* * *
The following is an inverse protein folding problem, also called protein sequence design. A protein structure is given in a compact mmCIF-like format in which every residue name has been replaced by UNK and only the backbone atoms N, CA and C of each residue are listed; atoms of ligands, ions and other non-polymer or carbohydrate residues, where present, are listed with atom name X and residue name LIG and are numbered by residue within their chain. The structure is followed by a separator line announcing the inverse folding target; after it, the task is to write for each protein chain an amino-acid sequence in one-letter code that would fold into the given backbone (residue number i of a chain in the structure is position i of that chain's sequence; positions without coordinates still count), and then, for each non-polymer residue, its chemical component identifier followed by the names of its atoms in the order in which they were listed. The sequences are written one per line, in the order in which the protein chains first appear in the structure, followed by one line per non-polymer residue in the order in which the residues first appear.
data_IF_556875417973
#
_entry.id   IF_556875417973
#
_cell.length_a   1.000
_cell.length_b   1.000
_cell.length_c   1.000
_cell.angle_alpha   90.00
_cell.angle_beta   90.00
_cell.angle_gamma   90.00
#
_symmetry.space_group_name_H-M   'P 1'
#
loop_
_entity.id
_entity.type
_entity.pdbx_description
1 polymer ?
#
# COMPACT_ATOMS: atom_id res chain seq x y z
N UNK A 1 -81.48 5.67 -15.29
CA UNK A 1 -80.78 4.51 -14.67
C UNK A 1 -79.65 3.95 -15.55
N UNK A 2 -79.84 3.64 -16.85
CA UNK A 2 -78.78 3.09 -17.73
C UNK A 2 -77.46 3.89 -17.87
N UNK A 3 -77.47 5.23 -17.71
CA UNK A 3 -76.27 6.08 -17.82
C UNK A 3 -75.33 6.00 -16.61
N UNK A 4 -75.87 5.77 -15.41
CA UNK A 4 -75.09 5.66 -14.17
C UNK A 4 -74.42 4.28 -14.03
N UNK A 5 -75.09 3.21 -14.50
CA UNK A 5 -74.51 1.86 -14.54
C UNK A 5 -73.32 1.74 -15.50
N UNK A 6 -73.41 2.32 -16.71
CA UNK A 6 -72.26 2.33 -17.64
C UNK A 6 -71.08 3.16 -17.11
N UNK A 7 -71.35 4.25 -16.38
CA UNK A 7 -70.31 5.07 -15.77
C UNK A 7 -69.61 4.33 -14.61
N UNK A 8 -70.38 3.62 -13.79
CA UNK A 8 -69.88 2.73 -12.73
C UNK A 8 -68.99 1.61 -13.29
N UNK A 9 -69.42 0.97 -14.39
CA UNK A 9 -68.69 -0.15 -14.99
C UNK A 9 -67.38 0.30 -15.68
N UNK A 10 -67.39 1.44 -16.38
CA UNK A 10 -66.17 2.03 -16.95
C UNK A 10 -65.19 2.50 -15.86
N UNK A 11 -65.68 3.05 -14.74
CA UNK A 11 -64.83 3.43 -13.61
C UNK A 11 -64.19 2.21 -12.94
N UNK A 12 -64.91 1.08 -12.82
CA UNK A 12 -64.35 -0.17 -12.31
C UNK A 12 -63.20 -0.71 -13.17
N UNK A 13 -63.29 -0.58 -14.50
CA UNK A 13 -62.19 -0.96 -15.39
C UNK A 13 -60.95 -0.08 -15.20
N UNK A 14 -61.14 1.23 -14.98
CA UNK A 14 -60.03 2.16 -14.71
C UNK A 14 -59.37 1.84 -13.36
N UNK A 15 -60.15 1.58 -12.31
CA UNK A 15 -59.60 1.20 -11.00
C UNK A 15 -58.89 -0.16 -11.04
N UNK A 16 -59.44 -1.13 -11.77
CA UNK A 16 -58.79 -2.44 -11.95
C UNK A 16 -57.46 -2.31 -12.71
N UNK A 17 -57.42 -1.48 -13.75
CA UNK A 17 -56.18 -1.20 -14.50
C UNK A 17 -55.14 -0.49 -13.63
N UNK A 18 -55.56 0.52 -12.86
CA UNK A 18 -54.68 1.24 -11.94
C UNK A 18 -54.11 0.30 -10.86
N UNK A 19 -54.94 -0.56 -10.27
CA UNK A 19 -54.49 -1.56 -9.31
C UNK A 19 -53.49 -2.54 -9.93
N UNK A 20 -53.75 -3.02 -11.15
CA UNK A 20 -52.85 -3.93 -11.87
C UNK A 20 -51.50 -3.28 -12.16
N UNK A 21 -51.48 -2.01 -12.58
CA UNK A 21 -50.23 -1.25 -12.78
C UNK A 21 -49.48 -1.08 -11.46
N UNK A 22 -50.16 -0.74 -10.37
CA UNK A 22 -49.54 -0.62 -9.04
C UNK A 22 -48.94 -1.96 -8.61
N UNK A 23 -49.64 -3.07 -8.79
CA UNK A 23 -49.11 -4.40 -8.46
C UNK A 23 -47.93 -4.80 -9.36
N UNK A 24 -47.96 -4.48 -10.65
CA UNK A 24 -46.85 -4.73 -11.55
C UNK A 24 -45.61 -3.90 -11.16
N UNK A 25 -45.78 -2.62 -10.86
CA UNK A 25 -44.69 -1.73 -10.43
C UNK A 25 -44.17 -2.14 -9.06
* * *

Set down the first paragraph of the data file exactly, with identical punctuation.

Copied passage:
The following is an inverse protein folding problem, also called protein sequence design. A protein structure is given in a compact mmCIF-like format in which every residue name has been replaced by UNK and only the backbone atoms N, CA and C of each residue are listed; atoms of ligands, ions and other non-polymer or carbohydrate residues, where present, are listed with atom name X and residue name LIG and are numbered by residue within their chain. The structure is followed by a separator line announcing the inverse folding target; after it, the task is to write for each protein chain an amino-acid sequence in one-letter code that would fold into the given backbone (residue number i of a chain in the structure is position i of that chain's sequence; positions without coordinates still count), and then, for each non-polymer residue, its chemical component identifier followed by the names of its atoms in the order in which they were listed. The sequences are written one per line, in the order in which the protein chains first appear in the structure, followed by one line per non-polymer residue in the order in which the residues first appear.